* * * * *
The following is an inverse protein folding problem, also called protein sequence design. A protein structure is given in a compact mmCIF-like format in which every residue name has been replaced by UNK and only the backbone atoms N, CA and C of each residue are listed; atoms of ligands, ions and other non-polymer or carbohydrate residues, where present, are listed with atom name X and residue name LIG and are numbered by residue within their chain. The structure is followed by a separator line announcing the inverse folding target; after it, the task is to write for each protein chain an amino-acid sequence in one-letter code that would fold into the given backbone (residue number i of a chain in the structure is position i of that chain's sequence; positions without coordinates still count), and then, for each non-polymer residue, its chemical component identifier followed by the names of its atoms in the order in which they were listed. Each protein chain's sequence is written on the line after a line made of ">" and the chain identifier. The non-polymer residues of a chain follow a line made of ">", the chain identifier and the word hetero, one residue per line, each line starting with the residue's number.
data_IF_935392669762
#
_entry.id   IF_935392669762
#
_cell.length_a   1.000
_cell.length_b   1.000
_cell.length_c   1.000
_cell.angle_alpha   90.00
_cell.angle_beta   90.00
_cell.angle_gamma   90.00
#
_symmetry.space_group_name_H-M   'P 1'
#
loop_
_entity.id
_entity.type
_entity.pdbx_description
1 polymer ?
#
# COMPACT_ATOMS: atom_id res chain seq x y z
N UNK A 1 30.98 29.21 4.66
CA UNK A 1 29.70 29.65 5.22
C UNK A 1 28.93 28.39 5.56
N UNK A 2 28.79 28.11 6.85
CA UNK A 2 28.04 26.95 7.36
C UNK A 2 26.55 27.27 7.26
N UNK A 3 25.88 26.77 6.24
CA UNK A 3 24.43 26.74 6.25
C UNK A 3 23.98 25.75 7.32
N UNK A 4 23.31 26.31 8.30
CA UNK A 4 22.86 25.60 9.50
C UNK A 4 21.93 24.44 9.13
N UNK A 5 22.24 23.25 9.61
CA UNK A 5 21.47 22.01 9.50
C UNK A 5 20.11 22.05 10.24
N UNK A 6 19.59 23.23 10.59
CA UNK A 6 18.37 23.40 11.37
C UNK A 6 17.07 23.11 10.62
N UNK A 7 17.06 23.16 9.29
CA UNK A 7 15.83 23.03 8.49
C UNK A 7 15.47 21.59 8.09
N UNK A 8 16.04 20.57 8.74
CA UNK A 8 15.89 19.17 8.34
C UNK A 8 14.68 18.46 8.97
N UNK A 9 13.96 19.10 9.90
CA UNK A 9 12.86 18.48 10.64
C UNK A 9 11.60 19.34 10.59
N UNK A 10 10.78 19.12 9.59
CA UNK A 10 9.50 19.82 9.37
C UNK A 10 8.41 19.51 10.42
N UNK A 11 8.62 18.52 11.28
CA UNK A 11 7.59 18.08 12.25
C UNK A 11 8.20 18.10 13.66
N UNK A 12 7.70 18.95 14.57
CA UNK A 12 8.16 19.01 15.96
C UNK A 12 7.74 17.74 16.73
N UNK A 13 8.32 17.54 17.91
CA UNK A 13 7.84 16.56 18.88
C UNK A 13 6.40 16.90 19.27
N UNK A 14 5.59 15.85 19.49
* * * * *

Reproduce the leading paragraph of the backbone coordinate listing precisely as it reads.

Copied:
The following is an inverse protein folding problem, also called protein sequence design. A protein structure is given in a compact mmCIF-like format in which every residue name has been replaced by UNK and only the backbone atoms N, CA and C of each residue are listed; atoms of ligands, ions and other non-polymer or carbohydrate residues, where present, are listed with atom name X and residue name LIG and are numbered by residue within their chain. The structure is followed by a separator line announcing the inverse folding target; after it, the task is to write for each protein chain an amino-acid sequence in one-letter code that would fold into the given backbone (residue number i of a chain in the structure is position i of that chain's sequence; positions without coordinates still count), and then, for each non-polymer residue, its chemical component identifier followed by the names of its atoms in the order in which they were listed. Each protein chain's sequence is written on the line after a line made of ">" and the chain identifier. The non-polymer residues of a chain follow a line made of ">", the chain identifier and the word hetero, one residue per line, each line starting with the residue's number.